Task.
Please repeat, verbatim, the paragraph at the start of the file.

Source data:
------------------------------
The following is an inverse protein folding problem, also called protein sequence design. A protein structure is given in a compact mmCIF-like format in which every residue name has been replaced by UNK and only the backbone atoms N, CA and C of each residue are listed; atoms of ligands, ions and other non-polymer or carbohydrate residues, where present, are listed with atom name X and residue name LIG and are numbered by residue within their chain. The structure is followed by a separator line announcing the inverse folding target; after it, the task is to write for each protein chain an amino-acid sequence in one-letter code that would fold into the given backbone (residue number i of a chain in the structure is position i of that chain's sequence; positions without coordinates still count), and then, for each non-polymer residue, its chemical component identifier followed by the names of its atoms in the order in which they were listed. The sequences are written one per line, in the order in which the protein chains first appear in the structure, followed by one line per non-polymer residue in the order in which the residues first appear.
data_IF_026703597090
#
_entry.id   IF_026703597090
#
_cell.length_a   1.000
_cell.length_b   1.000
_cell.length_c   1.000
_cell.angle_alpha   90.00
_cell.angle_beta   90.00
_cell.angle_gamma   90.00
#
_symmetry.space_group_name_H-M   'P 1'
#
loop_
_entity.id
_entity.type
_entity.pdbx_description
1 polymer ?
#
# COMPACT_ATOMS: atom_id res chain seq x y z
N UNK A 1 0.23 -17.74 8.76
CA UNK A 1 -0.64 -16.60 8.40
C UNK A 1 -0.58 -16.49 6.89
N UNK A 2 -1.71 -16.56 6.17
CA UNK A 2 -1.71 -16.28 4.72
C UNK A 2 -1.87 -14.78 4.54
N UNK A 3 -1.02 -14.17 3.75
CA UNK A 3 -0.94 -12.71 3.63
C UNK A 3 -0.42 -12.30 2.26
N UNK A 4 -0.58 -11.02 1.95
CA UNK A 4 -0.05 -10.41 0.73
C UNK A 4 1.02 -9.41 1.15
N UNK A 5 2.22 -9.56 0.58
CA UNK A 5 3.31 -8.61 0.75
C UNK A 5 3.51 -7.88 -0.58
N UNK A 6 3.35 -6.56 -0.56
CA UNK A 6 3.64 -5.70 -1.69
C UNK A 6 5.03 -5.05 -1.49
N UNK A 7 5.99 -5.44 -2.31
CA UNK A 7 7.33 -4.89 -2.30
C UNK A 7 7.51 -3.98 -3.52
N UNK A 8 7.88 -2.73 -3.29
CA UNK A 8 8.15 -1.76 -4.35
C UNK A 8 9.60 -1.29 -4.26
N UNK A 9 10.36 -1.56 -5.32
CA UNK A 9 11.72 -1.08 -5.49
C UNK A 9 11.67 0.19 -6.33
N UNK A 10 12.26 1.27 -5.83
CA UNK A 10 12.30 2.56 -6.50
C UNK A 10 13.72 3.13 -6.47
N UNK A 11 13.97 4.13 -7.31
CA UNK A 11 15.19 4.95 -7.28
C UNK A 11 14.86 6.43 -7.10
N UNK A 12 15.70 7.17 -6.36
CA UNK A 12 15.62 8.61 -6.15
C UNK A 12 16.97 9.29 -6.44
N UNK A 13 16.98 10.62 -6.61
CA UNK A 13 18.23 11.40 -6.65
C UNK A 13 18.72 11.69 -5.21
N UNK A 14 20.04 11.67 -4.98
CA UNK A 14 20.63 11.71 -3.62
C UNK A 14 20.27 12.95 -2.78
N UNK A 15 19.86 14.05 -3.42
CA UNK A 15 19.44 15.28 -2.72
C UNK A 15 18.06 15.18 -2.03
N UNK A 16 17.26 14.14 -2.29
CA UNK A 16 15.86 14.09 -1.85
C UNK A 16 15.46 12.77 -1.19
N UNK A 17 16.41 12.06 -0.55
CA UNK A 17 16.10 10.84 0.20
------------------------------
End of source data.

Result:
The following is an inverse protein folding problem, also called protein sequence design. A protein structure is given in a compact mmCIF-like format in which every residue name has been replaced by UNK and only the backbone atoms N, CA and C of each residue are listed; atoms of ligands, ions and other non-polymer or carbohydrate residues, where present, are listed with atom name X and residue name LIG and are numbered by residue within their chain. The structure is followed by a separator line announcing the inverse folding target; after it, the task is to write for each protein chain an amino-acid sequence in one-letter code that would fold into the given backbone (residue number i of a chain in the structure is position i of that chain's sequence; positions without coordinates still count), and then, for each non-polymer residue, its chemical component identifier followed by the names of its atoms in the order in which they were listed. The sequences are written one per line, in the order in which the protein chains first appear in the structure, followed by one line per non-polymer residue in the order in which the residues first appear.